The fact of destruction satisfies the minimum requirement of relevance [under Fed. R. Evid. 401]: it has some tendency, however small, to make the existence of a fact at issue more probable than it otherwise would be. . . . Precisely how the document might have aided the party's adversary, and what evidentiary shortfalls its destruction may be taken to redeem, will depend on the particular facts of each case.

Welsh v. United States, 844 F.2d 1239, (6th Cir. 1988) (quoting Nation-Wide Check Corp. v. Forest Hills Distributors, Inc., 692 F.2d 214, 218 (1st Cir. 1982)). The second rationale acts to deter parties from pretrial spoliation of evidence and “serves as a penalty, placing the risk of an erroneous judgment on the party that wrongfully created the risk.” Id.

The court went on to explain that destruction of relevant evidence occurs along a continuum of fault, ranging from innocence through the degree of negligence to intentionality. The court noted that some courts assign no adverse evidentiary consequences to destruction of evidence that is unintentional or satisfactorily explained. The court then created a rebuttable presumption of the truth of a fact that has been placed in doubt by the destruction of evidence.

In Rogers v. T.J. Samson Comm. Hospital, 276 F.3d 228, 232-34 (6th Cir. 2002), the court relied on the decision in Welsh to affirm the use of a missing evidence instruction “permitting” the jury to infer that evidence negligently lost by defendants would have been favorable to plaintiff:

Microbiological and surgical specimen evidence is missing in this case. If you believe its absence was caused by the unjustified or careless actions or inactions taken by Gilman Peterson, M.D., or Milton Slocum, M.D., then you may infer, but are not required to infer, that such evidence, if available now, would have been favorable to the Plaintiffs and been adverse to that Defendant.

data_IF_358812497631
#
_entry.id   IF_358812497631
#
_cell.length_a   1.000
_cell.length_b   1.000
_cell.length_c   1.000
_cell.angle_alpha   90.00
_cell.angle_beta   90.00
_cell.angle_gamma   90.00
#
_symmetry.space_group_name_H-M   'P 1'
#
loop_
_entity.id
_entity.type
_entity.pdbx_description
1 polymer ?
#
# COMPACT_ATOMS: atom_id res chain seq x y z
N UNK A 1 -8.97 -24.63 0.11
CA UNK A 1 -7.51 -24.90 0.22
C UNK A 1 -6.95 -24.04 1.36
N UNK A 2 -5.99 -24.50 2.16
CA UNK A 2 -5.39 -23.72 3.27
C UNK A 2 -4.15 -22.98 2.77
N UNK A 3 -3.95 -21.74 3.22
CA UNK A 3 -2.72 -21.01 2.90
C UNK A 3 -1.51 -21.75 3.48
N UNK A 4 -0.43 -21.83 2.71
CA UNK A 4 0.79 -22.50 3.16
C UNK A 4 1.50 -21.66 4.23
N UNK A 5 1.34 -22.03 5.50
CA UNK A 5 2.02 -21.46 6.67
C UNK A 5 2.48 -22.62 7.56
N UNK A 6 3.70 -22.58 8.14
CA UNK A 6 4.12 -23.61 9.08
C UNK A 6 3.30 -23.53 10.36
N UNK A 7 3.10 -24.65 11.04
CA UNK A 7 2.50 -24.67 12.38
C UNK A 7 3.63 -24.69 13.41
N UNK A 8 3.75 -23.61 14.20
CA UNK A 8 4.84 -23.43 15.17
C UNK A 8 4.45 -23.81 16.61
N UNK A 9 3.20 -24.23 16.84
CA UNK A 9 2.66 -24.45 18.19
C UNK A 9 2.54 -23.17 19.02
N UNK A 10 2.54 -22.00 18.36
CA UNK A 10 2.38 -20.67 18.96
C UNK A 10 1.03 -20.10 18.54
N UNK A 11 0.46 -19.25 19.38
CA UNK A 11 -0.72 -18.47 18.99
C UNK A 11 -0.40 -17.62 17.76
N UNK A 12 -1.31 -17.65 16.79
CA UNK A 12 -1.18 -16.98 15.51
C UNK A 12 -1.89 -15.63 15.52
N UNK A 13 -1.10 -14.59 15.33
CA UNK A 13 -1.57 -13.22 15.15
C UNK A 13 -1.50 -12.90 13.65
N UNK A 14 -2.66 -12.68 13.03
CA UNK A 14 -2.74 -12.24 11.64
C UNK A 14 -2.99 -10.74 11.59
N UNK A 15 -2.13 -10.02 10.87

In One Beacon Insurance Co. v. Broadcast Development Group, Inc., 2005 U.S. App. LEXIS 18930 (6th Cir. August 29, 2005), the court again relied on the analysis in Welsh to conclude “that negligence alone is sufficient to warrant a rebuttable presumption that missing evidence favors the non-spoliator, and, a fortiori, an instruction that merely permits the jury to draw such an inference.” The court went on,

When a genuine question exists as to whether a party's loss or destruction of evidence was negligent (or worse), it is appropriate to defer that question to the jury, by instructing jurors that if they find that the spoliation of evidence was at least negligent, they may infer that the missing evidence would favor the non-spoliating party.

The One Beacon court expanded the holding in Rogers when it observed that “the evidence in question need not have been necessary to prove an essential element of the non-spoliator's claim, but merely relevant.”

Simply put, the Sixth Circuit version of an adverse inference instruction where negligence may be involved leaves it to the jury to decide whether to draw an inference that the evidence would have favored the non-spoliating party. While the issue of evidence destruction is still before the jury, the spoliating party has an opportunity to explain the destruction. The jury is not instructed that it must apply the inference, as it would be in the Second Circuit. Nor is the spoliator’s negligent conduct completely ignored, as would be in the Fifth, Eighth and Eleventh Circuits.